Here are the stories on Texas Standard for Wednesday, April 5, 2023.
Some bills at the Lege that haven’t gotten as much attention
This legislative session, bills on a few topics have dominated the discussion. What about the rest of them? Sherri Greenberg, professor at the LBJ School of Public Affairs at UT-Austin, talks us through a few.
New report shows the high cost of lead pipes in Texas
A new survey by the Environmental Protection Agency showed that there are still plenty of lead water pipes left in Texas – and removing them would be quite expensive. The Texas Tribune’s Erin Douglas shares more with us.
‘Be My Eyes’ app uses AI to help people with disabilities
Many folks feel uneasy about artificial intelligence and its disruptive potential. But there’s at least one use for AI that has the potential to enhance independence for people with disabilities. The Standard’s Shelly Brisbin introduces us.
18-wheelers carrying hazardous materials through DFW could become a ‘giant bomb’
Thousands of trucks carrying hazardous materials move through Dallas-Fort Worth highways every day – and on any given day, an accident could release a deadly cloud or set off a massive explosion. KERA’s Nathan Collins reports that has first responders worried.
Why catalytic converters are being stolen from cars across Texas
When you drive your personal vehicle, it creates emissions that are bad for the environment. A catalytic converter makes those emissions less harmful. Every car has one – and across Texas, they’re being stolen. The San Antonio Express-News’ Jacob Beltran joins us to share why.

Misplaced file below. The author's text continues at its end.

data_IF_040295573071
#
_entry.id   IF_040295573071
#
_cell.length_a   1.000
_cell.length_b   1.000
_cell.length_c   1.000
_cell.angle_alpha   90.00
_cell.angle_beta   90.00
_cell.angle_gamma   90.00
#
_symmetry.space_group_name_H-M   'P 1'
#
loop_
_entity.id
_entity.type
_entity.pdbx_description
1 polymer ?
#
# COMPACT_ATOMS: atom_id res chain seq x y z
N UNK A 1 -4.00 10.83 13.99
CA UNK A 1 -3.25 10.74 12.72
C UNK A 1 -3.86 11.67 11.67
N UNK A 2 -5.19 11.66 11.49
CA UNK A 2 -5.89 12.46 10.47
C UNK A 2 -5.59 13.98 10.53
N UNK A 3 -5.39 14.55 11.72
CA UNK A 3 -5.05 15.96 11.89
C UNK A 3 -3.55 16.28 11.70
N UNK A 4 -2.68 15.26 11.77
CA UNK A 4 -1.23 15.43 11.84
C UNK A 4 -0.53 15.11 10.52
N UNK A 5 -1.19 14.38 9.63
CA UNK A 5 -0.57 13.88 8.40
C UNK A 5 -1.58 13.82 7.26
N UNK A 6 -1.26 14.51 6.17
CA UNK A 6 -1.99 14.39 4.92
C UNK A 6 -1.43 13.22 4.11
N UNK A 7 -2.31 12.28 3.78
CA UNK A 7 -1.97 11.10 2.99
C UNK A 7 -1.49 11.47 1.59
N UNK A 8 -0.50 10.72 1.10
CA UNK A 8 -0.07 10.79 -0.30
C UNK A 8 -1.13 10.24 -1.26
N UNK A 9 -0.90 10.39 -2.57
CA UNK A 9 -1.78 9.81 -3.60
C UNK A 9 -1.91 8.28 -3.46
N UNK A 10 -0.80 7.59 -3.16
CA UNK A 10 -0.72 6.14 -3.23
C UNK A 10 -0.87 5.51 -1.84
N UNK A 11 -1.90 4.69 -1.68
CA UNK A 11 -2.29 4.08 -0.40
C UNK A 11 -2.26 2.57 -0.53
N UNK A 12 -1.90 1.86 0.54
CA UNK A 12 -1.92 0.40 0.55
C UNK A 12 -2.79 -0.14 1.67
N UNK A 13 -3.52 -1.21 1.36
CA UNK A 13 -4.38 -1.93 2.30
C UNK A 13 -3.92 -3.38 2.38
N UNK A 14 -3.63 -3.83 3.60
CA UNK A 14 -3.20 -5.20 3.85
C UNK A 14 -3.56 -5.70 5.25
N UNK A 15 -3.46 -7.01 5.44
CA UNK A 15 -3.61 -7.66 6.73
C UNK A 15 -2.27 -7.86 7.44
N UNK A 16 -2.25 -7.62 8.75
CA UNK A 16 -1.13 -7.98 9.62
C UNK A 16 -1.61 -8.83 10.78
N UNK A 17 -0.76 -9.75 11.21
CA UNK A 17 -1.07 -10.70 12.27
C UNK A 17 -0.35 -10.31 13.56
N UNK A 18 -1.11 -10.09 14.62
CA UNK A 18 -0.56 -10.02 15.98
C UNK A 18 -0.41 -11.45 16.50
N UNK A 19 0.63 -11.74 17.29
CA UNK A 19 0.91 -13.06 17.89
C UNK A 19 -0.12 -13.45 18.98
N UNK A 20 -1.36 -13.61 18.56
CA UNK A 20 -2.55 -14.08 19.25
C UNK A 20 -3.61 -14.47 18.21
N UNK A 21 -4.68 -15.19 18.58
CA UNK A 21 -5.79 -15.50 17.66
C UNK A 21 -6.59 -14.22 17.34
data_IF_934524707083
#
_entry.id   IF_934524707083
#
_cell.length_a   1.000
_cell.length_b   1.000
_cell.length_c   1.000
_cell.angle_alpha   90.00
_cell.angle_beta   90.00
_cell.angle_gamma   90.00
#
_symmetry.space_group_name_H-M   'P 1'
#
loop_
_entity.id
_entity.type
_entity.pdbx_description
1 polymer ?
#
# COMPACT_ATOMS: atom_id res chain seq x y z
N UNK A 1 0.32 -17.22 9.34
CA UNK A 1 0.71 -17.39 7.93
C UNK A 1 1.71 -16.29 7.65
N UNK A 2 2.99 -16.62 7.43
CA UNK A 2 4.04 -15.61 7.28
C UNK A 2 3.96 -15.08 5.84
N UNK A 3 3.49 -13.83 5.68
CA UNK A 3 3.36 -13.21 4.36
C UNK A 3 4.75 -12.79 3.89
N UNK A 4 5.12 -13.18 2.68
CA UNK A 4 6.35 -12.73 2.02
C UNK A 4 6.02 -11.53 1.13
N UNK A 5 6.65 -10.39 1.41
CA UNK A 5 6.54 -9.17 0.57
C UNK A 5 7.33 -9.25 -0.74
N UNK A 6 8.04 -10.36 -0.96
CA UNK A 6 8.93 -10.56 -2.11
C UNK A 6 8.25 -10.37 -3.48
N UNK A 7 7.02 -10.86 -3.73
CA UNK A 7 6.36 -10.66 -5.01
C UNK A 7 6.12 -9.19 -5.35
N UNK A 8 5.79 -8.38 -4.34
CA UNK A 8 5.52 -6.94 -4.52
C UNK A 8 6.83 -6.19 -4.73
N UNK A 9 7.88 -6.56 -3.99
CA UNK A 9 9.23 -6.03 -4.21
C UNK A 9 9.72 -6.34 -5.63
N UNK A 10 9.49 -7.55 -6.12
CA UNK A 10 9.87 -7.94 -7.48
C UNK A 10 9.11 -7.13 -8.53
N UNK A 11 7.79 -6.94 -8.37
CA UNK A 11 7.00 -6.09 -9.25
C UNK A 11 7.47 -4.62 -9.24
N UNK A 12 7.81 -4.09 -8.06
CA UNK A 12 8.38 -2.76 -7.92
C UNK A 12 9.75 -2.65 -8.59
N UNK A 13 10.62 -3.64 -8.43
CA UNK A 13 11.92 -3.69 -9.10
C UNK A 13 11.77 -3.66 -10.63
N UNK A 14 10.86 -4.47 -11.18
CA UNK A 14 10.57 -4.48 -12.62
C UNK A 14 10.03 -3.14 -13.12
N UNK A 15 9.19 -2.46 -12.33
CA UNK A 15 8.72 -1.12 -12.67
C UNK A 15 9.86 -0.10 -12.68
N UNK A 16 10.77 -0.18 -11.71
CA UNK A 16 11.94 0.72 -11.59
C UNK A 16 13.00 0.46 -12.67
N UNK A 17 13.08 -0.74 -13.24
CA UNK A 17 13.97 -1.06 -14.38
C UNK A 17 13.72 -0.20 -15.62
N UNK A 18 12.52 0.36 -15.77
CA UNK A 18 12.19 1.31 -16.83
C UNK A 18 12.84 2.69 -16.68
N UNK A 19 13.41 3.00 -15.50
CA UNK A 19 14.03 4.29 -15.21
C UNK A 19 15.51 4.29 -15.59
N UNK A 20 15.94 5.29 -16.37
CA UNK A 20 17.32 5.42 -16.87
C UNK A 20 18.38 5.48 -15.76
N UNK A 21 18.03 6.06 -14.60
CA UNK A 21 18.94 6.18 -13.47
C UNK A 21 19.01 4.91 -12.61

These six children were killed by their adoptive parents. But Texas foster care failed them first.
In 2018, a married couple drove an SUV full of children off a cliff in California. The couple, two white women, had adopted six Black children from two families. Texas Tribune reporter Roxanna Asgarian looked into the story in a new book and she joins us today.
A Pentagon-appointed committee says easy access to guns on military bases leads to more suicides
A committee appointed by the Pentagon to study military suicides wants to make it harder for troops to buy and access personal firearms. Will the recommendation go anywhere? Andrew Dyer reports for the American Homefront Project.
All this, plus the Texas Newsroom’s state roundup and Wells Dunbar with the Talk of Texas.